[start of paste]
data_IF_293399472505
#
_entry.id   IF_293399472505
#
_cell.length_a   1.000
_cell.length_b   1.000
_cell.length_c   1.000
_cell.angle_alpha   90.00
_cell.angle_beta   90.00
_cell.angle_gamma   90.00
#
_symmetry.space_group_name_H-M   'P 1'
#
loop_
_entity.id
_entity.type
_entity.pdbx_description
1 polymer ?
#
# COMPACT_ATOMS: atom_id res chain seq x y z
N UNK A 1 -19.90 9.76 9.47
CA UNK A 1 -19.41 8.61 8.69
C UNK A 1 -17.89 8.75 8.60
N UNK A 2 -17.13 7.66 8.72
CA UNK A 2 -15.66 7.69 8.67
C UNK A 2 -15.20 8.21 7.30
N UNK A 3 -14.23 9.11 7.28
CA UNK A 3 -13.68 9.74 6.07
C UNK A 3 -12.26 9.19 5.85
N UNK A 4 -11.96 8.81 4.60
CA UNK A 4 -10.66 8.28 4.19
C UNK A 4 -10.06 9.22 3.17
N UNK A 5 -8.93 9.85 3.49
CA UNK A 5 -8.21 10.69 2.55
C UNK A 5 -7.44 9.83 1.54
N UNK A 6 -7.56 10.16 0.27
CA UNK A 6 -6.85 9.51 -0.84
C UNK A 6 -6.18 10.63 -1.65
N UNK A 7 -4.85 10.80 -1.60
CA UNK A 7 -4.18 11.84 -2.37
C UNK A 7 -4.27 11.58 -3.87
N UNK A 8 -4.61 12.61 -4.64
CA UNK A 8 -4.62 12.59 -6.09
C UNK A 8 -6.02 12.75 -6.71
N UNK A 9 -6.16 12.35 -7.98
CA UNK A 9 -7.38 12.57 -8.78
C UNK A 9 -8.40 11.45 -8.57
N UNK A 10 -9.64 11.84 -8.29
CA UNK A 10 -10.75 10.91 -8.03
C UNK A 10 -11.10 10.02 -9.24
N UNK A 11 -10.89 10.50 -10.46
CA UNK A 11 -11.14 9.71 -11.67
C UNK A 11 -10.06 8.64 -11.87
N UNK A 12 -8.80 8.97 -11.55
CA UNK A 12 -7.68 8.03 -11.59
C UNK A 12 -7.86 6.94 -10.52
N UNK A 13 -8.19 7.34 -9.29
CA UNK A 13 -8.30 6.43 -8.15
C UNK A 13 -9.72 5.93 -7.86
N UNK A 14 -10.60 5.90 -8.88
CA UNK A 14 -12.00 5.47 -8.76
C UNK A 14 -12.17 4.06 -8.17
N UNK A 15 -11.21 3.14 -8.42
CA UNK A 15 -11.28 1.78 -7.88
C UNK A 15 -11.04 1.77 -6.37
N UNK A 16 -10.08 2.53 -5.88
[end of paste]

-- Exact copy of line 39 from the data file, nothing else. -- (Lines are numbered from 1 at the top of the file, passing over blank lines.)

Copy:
N UNK A 7 -4.85 10.80 -1.60